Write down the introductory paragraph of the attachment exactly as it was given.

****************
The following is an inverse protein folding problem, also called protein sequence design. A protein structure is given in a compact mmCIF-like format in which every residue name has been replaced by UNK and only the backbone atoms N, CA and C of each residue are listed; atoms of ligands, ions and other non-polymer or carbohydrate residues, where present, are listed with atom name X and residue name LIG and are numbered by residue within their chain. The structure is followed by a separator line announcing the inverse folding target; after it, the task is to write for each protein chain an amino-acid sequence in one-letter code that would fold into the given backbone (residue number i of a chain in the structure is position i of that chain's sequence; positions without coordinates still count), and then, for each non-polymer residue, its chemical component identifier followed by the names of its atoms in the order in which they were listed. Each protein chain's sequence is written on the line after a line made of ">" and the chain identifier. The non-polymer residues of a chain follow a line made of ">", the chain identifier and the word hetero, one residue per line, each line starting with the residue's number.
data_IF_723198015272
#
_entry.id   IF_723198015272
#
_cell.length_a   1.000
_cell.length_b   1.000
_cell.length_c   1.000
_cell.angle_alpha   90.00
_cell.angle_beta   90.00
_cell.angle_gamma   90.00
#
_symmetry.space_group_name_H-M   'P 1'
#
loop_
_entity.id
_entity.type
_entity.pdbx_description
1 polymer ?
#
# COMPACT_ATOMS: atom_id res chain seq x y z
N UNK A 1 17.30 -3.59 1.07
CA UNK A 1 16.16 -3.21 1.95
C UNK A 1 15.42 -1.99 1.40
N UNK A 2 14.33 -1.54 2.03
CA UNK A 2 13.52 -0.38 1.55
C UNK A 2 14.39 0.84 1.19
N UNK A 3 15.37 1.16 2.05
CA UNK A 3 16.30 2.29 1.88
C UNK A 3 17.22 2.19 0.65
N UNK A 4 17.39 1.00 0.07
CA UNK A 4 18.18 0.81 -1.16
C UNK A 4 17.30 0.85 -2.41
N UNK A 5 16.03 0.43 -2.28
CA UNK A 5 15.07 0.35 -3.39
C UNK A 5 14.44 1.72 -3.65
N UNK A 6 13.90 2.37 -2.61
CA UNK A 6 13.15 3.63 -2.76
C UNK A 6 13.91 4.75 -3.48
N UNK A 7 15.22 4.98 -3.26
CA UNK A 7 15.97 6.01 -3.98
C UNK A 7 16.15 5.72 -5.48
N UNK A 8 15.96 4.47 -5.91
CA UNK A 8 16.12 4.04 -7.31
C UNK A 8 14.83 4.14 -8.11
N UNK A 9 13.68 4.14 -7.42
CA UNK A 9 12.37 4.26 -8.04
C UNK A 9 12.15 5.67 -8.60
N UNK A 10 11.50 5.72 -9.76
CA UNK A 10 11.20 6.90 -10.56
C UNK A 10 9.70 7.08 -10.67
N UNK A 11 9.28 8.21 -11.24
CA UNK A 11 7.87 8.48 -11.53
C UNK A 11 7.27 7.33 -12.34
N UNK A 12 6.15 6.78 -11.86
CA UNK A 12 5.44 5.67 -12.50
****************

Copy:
The following is an inverse protein folding problem, also called protein sequence design. A protein structure is given in a compact mmCIF-like format in which every residue name has been replaced by UNK and only the backbone atoms N, CA and C of each residue are listed; atoms of ligands, ions and other non-polymer or carbohydrate residues, where present, are listed with atom name X and residue name LIG and are numbered by residue within their chain. The structure is followed by a separator line announcing the inverse folding target; after it, the task is to write for each protein chain an amino-acid sequence in one-letter code that would fold into the given backbone (residue number i of a chain in the structure is position i of that chain's sequence; positions without coordinates still count), and then, for each non-polymer residue, its chemical component identifier followed by the names of its atoms in the order in which they were listed. Each protein chain's sequence is written on the line after a line made of ">" and the chain identifier. The non-polymer residues of a chain follow a line made of ">", the chain identifier and the word hetero, one residue per line, each line starting with the residue's number.